There’s a campaign that we often hear about in this modern world of the fight for freedom of speech. And to be quite honest as the title of this post suggests I’m cynical of it.
That isn’t to say I don’t believe in it. Because I strongly do. But I can’t help thinking that it’s a ploy to return the world to a place of prejudice at every corner towards people in minority groups. When exactly have any of the people campaigning for freedom of speech ever said for example, “If you believe people of the same race getting together is wrong you should have the right to say it” or “If you believe cis people are not their gender you should have the right to say it”. They seem to be campaigning from my perspective for negative things to be said about people in minority groups and in minority situations and never about majority groups and in majority situations. This is why I find it often very difficult to support the campaign because at heart, I don’t believe it is freedom of speech they are fighting for.
I’m a kind of a person who believes that everyone in both minority and majority groups is valid but if somebody believed either way that that wasn’t the case I would completely fight for their freedom to say that. But that doesn’t mean I wouldn’t challenge them on those views. It doesn’t mean I have to like them for those views. I’m noticing a slight trend lately towards the “keep your mouth shut and be polite” even if someone is speaking about having prejudiced views or you know that they do. It can be very suffocating if you’re a person like me who is passionate about their views. Often you are on your own in being ok with bringing up the issue. There may be one or two people like you but often there isn’t. Why? Because a lot of people like to stay neutral in social situations. They see it as conflict and trouble.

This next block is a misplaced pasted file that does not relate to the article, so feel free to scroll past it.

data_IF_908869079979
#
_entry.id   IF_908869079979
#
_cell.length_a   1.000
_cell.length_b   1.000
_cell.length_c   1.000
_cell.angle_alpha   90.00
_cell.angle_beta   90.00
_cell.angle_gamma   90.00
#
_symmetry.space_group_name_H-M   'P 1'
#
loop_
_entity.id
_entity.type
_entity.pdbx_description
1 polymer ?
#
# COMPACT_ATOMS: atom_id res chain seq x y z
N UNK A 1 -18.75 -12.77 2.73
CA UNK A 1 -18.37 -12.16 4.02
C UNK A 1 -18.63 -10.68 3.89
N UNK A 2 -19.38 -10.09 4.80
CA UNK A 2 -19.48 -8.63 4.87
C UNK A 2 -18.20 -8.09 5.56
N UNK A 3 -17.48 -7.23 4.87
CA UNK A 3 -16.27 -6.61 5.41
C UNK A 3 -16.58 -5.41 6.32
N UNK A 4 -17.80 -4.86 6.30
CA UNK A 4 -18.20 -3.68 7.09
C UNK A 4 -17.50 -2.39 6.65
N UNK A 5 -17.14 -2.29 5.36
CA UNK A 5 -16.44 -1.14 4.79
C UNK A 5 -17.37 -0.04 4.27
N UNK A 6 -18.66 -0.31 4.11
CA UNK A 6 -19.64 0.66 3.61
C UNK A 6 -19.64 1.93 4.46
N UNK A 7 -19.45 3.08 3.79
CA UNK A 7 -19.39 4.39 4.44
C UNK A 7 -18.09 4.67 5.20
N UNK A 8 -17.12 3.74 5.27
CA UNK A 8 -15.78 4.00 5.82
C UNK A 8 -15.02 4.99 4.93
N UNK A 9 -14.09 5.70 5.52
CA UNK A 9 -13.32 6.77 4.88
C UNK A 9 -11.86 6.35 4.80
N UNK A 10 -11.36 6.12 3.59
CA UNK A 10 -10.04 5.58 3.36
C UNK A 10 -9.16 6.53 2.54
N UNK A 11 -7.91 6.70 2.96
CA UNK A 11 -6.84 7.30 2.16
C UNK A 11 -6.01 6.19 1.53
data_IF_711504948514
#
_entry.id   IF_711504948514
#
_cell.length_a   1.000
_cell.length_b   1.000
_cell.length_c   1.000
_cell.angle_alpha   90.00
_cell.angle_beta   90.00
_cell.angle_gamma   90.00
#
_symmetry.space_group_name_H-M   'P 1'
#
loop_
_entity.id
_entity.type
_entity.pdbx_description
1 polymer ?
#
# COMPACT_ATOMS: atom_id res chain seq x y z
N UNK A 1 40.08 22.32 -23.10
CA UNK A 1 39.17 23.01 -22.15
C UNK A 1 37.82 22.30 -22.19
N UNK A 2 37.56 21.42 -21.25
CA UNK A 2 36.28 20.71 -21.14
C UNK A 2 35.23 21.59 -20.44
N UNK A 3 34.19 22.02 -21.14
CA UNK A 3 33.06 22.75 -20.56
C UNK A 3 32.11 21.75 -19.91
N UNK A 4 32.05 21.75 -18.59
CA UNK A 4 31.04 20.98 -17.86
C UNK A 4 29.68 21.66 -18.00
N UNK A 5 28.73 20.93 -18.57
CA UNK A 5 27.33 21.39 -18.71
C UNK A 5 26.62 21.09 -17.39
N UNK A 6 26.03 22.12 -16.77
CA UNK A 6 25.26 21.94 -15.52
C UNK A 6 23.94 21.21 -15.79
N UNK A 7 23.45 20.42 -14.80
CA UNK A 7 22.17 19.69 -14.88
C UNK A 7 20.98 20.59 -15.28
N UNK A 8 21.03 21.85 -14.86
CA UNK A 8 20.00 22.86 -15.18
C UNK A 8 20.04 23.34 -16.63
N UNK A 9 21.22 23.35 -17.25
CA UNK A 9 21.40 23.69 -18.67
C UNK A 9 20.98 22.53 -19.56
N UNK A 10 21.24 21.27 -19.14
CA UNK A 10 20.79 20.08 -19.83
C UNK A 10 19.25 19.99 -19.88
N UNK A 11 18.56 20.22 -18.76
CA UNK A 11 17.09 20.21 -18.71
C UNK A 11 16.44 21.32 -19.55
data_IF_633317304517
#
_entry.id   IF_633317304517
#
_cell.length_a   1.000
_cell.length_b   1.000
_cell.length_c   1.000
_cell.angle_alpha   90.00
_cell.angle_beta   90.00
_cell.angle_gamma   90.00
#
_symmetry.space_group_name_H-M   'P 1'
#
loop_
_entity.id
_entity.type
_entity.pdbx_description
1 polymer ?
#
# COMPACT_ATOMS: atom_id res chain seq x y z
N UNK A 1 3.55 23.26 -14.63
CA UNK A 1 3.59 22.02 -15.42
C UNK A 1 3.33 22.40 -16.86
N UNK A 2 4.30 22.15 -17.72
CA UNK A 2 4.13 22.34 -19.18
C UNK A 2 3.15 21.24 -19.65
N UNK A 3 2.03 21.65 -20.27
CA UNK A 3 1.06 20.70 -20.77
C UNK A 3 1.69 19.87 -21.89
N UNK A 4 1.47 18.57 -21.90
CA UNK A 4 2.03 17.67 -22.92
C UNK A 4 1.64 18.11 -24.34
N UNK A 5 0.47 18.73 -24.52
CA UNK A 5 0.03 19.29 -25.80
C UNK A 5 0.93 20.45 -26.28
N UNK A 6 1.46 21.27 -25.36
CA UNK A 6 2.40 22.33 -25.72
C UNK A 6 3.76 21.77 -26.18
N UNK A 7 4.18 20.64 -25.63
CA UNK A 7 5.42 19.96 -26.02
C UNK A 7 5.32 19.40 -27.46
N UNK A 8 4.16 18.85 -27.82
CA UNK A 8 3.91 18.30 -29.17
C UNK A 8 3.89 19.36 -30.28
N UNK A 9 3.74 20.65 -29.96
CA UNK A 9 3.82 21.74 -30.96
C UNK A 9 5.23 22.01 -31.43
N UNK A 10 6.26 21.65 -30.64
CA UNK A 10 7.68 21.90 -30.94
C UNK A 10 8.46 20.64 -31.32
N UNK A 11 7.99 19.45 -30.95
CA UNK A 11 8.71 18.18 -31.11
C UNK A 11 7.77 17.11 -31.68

A lot of us live in a democracy. If two people with opposing views can’t sit down and have a calm debate on issues they feel passionate about, then where does that leave humankind? What often results from a situation that could have been two people getting their point across and then having a cup of tea together after becomes carnage. If you dare even utter the sentence “I think you’re prejudiced” it turns into a mess of “you shouldn’t have said that”, “ah, they don’t mean it in a prejudiced way”, “you can’t call people that”. And maybe it’s just me but isn’t that an attempt to take away my freedom of speech? I don’t actually let out my views very often in social situations for that reason. I’ve seen a lot of people who have honest views even in a calm way be isolated for daring to speak their truth including by people in groups that they are actually standing up for which is incredibly ironic.
There is also this idea that you are trying to change people when you disagree with their view. First of all, I have enough respect for the person I would be debating with to not think they would be weak-headed enough to change their views because of me. The people that say that clearly think they must be. Secondly I don’t exactly think I have that much influence over people! And lastly if I was out to change someone’s views I would go about it a lot more diplomatically than just being honest about what I think. People are more inclined after all to change views with a soft-softy approach than an honest approach. All I want in a situation like that is to put my own point across but it seems to be very hard for people to believe that’s all a person wants to do. Discourse is great. And uncensored discourse is brilliant. As long as both parties are calm, I don’t believe it’s right to tell people how they should speak in any discourse situation.